On Friday morning, Zimbabwe woke up to the news that President Emmerson Mnangagwa had been declared the winner in this week’s historic polls, elected by a narrow margin on promises to usher in a new era of openness and prosperity after decades under the failing leadership of Robert Mugabe.
Life trickled back into downtown Harare after a tense few days in the capital, but the mood was a far cry from the elation on the streets in November when the military rolled into town and forced then 93-year-old Mugabe to resign.
As Mnangagwa stepped into Mugabe’s place, many Zimbabweans were willing to overlook the new leader’s longtime allegiance to the strongman, hopeful it was the beginning of the end of the economic hardship and political suppression they had endured for years.
Now many are unsure where they stand. After a peaceful election that saw voter turnout of more than 70%, soldiers opened fired on opposition protesters and civilians in Harare on Wednesday, killing six people and injuring more than a dozen.
The deadly post-election violence has cast doubt on Mnangagwa’s campaign promises of delivering a “new Zimbabwe” and presenting himself as a break from the past and its repressive policies.
“Clearly, this is no new dispensation at all. It’s the same old government whose security forces are prone to abuses with impunity,” said Dewa Mavhinga, Southern Africa director for Human Rights Watch. “We are back where we were before the coup in November.… This smokescreen has been shattered.”
Fears about the president elect’s heavy-handedness were renewed Friday when police in full riot gear appeared on the verdant lawns of a Harare hotel for an opposition news conference. Police initially told international and local media to leave, but then pulled back themselves.
Mnangagwa quickly distanced himself from the sight of police wearing helmets and carrying plastic shields surrounding journalists, commenting on Twitter that such scenes “have no place in our society.”
“We won the election freely and fairly, and have nothing to hide or fear,” Mnangagwa said.
But Nelson Chamisa, the 40-year-old opposition leader who has insisted throughout the week that he won Monday’s polls, seized the opportunity. According to official results, Chamisa secured 44.3% of the vote, while Mnangagwa won 50.8%.
“This cannot be the behavior of people who have won. It can only be behavior of somebody who has lost,” Chamisa told reporters after police left the scene. He called the official results "fraudulent” and “illegitimate.”
“If you go around the country, you will find there is no celebration, no jubilation. If anything, today is a day of mourning,” Chamisa said. “Mr Mnangagwa did not win the election in this country.”
Chamisa said he will challenge the official results in court, but it seems unlikely he will be able to disrupt the elections process and prevent Mnangagwa from forming a government, observers say.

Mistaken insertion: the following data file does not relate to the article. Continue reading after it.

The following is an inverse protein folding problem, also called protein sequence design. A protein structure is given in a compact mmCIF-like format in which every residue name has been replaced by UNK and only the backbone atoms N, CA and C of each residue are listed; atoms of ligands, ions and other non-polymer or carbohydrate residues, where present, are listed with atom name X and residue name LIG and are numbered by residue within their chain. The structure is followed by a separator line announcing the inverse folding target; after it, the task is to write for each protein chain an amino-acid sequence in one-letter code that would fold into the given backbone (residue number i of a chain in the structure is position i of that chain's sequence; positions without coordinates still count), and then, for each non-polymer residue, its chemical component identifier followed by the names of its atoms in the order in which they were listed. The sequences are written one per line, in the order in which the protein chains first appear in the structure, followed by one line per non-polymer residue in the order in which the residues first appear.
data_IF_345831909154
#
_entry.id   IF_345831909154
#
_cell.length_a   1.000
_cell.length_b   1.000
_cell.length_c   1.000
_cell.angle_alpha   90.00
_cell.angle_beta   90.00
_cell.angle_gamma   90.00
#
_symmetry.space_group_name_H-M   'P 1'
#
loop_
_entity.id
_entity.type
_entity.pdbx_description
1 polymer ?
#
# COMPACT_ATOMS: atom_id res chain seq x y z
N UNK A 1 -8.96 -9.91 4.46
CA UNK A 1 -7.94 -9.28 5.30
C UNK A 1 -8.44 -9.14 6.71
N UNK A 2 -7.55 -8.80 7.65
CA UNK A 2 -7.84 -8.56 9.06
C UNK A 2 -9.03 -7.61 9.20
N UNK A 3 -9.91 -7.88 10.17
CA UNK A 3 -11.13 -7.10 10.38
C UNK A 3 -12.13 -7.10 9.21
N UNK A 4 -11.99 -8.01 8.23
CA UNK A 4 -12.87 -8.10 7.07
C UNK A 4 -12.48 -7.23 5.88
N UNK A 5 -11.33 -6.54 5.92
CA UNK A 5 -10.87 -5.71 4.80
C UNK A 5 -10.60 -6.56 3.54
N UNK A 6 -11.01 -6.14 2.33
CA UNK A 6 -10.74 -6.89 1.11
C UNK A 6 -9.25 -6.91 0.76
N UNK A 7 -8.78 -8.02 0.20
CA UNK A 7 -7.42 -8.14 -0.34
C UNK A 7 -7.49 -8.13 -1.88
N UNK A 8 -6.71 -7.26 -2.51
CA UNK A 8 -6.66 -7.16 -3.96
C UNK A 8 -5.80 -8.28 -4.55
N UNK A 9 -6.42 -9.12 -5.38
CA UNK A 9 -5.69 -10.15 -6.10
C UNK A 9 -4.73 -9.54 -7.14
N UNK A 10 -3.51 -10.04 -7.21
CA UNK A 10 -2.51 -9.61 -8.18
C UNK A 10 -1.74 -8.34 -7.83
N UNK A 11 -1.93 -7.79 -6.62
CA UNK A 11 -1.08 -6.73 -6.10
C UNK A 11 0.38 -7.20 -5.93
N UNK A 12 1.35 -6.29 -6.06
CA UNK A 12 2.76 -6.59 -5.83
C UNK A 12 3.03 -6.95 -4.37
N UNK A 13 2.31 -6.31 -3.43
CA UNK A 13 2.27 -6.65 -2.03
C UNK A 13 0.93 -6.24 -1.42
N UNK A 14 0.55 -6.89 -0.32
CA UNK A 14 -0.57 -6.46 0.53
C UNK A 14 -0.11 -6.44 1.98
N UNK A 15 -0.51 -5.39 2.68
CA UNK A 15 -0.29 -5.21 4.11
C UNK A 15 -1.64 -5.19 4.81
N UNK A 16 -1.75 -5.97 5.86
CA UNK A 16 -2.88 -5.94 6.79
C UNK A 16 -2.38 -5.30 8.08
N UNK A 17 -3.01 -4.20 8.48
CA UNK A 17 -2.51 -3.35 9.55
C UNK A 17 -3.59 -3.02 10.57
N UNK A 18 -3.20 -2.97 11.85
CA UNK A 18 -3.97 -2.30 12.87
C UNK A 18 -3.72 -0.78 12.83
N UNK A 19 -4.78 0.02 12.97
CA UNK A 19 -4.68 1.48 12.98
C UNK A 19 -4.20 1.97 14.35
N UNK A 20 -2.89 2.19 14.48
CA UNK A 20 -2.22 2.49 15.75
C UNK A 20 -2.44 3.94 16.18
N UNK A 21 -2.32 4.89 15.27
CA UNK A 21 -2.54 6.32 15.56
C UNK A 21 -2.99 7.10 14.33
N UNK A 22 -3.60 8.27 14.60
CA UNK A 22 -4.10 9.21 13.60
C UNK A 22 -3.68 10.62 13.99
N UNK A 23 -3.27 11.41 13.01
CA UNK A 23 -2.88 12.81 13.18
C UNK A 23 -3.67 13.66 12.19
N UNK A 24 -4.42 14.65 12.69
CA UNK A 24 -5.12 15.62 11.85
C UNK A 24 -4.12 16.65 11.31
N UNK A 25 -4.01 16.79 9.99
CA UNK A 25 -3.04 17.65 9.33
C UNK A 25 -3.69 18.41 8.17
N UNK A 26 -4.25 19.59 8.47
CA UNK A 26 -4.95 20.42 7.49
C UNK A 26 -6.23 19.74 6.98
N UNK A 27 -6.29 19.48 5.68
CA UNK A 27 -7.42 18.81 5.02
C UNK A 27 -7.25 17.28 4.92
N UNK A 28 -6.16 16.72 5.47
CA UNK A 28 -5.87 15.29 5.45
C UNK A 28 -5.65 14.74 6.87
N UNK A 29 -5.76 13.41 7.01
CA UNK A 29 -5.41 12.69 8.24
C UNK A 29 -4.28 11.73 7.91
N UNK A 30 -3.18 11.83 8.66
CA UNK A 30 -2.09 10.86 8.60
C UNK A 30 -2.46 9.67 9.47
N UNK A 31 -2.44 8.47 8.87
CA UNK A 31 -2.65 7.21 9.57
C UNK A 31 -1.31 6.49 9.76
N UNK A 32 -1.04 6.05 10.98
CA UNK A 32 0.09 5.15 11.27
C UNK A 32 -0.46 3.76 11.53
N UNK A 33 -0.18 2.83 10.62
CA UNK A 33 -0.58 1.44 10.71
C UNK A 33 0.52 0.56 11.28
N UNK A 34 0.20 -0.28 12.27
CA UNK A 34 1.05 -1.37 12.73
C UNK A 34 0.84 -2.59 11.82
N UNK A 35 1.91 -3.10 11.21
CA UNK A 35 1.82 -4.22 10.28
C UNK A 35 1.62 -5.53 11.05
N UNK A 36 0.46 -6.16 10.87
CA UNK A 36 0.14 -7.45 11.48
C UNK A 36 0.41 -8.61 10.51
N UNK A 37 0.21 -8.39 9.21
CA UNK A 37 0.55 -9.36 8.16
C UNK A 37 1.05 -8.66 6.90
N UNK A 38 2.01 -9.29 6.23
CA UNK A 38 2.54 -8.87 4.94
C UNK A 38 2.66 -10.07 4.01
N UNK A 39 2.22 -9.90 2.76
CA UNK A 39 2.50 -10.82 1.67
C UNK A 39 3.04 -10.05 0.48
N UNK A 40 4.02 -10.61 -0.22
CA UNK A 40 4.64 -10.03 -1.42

How Mnangagwa manages the fallout of this week’s events could have a lasting effect on what he will accomplish during his tenure. He has said he would open an independent commission to look into the army’s actions, and has welcomed his opponents to challenge the election results.
Holding free, fair and credible elections has been seen as crucial to giving his administration the stamp of legitimacy needed to draw in foreign donors and investors to boost the country’s ravaged economy.
While it’s too early to know how much damage has been inflicted to Mnangagwa’s credibility, the president “will have to carve a fairly impeccable path forward” to reassure investors, said Charles Laurie, the head of country risk at Verisk Maplecroft in London.
American and European election observers, who were invited to monitor the vote for the first time since 2002, have yet to issue their final assessment. Preliminarily, the teams have praised the peaceful vote, but also raised concerns about voter intimidation and the lack of a “level playing field” between the ruling ZANU-PF party and its opponents before the polls.
Now, Laurie says, those groups face a decision between giving a nod of approval to an electoral process dogged by violence and claims of vote-rigging, or deeming the new administration to be illegitimate, a move that would push the country deeper into pariah status and ultimately harm ordinary Zimbabweans.
“It’s a very bleak outcome,” he said.
Of course, many ZANU-PF supporters were simply enjoying the moment Friday, and looking forward to seeing what their new president will do.
“I’m very happy my president has won. He deserves it. He listens to our problems,” said Nyaradzo Mavangira, a 36-year old engineer mechanic who lives in Harare.
“The problem with Zimbabweans now is that they want to blame Mnangagwa for Mugabe’s mistakes. He is not Mugabe. We should give him a chance.”
Mahr is a special correspondent.